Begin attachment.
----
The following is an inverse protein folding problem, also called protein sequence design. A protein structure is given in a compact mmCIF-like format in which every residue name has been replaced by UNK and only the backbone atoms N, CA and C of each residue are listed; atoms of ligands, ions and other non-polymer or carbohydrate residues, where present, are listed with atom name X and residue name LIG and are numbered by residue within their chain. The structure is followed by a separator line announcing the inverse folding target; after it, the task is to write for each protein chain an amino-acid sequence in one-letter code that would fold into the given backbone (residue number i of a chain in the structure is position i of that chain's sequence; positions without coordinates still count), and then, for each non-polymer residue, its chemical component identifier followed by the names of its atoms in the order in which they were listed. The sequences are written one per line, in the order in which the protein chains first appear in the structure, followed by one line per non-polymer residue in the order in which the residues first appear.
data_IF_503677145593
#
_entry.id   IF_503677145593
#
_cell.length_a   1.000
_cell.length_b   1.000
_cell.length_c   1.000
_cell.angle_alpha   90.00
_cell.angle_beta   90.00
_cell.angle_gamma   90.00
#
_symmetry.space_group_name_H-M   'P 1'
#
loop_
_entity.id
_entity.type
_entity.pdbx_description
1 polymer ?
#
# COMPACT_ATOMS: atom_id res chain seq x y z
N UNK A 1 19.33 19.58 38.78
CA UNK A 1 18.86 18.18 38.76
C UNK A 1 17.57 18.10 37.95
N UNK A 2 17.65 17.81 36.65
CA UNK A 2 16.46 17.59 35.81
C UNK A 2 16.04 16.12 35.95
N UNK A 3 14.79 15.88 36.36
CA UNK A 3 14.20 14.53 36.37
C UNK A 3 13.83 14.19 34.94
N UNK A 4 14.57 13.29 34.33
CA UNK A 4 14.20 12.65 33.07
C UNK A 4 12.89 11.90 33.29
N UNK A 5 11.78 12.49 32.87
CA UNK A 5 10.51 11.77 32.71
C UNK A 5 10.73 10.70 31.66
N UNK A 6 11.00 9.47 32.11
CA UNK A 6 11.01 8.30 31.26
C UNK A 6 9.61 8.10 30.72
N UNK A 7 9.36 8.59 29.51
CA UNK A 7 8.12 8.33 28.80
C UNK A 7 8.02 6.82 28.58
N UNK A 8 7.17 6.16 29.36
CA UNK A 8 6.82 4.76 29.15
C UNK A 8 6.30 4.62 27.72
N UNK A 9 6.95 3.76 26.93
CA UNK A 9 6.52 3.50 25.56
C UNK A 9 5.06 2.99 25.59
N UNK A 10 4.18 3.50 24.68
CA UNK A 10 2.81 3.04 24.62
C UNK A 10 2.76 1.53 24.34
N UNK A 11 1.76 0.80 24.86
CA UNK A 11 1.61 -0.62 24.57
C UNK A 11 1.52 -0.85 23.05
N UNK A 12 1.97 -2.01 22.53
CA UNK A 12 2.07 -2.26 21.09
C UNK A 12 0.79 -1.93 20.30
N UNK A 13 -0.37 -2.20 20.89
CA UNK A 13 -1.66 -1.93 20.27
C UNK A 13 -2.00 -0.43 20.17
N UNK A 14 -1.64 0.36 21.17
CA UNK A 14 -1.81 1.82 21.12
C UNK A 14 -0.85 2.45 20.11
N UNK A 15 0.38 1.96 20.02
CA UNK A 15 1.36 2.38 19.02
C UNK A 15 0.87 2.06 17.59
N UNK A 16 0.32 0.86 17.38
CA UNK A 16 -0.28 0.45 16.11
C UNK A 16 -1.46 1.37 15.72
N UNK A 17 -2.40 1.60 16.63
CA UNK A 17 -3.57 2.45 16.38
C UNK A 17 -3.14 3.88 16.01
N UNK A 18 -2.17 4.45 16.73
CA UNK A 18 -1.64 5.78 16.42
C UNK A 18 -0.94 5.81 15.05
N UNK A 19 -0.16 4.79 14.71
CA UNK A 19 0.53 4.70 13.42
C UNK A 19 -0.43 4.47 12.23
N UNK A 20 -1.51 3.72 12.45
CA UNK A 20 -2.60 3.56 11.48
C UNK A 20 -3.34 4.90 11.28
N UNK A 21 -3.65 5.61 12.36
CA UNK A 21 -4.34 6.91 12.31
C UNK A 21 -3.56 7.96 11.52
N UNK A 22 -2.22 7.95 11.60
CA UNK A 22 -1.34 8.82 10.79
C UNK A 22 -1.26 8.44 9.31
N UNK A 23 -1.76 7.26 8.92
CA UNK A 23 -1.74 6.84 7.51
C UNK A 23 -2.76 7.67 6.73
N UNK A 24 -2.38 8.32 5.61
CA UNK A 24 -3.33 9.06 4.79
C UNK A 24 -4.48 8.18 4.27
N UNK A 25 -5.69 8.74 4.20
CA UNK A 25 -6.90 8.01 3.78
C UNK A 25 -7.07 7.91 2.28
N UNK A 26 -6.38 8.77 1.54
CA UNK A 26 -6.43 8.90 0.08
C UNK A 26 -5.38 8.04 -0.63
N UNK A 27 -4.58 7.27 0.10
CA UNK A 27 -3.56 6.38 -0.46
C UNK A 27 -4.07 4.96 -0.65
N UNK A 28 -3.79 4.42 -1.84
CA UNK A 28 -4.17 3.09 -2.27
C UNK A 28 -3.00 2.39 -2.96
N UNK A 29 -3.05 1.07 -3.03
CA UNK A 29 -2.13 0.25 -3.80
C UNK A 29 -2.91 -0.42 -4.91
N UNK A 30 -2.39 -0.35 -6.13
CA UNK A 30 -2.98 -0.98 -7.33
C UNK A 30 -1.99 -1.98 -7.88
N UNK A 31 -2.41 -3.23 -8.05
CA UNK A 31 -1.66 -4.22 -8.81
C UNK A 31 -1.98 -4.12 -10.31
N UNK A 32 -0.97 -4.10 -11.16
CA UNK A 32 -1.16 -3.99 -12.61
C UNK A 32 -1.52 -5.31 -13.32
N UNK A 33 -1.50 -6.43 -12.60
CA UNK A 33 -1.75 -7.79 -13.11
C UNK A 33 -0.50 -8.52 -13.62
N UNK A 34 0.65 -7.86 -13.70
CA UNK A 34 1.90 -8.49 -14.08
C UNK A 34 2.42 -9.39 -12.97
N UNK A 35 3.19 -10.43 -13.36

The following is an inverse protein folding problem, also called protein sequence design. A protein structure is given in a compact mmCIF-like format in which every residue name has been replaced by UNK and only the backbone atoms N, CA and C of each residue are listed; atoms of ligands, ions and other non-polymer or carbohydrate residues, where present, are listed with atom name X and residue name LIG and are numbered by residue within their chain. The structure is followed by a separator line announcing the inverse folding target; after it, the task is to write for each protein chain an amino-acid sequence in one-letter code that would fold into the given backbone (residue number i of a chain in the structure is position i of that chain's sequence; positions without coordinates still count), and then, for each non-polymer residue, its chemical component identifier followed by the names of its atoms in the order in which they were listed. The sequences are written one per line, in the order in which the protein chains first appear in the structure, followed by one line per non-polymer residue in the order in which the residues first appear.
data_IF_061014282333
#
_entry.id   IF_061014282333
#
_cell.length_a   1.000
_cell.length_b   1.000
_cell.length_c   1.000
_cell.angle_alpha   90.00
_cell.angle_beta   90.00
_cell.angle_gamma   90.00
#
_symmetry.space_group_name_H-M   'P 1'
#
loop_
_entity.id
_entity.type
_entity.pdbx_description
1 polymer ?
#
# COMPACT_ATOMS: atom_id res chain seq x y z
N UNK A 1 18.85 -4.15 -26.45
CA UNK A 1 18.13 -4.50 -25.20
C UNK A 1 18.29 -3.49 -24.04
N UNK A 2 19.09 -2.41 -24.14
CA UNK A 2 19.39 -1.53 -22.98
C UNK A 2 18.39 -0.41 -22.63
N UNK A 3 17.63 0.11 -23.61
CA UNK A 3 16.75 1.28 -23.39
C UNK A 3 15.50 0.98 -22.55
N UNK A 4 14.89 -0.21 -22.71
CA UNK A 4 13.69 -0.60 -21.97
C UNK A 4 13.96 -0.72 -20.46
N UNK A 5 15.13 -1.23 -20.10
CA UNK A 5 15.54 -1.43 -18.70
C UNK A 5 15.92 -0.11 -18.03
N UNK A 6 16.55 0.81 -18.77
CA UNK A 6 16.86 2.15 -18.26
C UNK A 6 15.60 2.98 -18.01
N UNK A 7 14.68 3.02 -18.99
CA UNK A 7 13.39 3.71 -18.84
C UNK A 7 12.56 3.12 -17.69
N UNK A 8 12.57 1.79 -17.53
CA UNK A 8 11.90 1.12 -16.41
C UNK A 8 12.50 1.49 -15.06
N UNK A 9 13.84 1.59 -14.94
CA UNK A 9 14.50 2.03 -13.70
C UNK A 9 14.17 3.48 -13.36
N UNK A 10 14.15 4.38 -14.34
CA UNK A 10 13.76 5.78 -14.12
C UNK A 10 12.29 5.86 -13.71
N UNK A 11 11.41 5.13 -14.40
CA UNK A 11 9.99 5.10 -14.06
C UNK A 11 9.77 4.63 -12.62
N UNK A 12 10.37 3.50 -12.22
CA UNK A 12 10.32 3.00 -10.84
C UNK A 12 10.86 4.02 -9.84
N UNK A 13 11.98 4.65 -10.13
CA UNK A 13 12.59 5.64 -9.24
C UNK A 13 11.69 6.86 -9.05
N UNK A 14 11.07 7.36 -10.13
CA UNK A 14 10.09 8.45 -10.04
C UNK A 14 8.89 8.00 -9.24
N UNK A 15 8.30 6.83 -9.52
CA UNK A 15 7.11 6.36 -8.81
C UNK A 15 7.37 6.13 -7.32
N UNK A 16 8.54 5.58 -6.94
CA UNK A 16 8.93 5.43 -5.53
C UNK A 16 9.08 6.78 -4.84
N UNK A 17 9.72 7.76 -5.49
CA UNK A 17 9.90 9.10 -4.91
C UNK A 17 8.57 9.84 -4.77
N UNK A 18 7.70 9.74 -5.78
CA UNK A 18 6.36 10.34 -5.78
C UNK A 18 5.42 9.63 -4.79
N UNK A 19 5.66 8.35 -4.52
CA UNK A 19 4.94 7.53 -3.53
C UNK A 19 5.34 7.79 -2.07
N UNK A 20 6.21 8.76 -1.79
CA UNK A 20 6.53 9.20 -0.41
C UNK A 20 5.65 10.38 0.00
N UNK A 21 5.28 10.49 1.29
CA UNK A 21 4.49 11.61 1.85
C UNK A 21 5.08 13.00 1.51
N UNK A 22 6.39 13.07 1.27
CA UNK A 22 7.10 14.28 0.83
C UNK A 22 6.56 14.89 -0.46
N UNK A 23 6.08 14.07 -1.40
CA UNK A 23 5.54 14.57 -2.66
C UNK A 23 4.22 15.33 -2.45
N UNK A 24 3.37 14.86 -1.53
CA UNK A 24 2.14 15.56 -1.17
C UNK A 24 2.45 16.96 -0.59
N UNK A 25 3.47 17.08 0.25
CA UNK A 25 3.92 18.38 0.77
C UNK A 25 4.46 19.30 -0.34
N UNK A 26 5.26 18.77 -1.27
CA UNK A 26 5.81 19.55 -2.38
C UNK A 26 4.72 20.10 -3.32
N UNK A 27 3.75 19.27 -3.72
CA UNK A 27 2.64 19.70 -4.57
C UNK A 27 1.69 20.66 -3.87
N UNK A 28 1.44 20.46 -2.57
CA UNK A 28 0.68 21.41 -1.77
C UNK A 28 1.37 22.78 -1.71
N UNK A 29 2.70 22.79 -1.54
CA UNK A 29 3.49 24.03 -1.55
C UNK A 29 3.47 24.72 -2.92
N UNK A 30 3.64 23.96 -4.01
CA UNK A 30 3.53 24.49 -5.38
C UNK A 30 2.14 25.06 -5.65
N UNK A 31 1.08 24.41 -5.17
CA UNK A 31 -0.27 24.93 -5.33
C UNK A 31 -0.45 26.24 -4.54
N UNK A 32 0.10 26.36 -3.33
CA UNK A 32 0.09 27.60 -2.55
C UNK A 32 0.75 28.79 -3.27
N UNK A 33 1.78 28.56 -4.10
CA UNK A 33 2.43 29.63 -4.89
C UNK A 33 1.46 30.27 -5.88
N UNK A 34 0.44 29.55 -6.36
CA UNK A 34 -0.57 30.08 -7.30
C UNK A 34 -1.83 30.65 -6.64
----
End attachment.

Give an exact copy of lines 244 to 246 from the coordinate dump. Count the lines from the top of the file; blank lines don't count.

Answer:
C UNK A 33 1.46 30.27 -5.88
N UNK A 34 0.44 29.55 -6.36
CA UNK A 34 -0.57 30.08 -7.30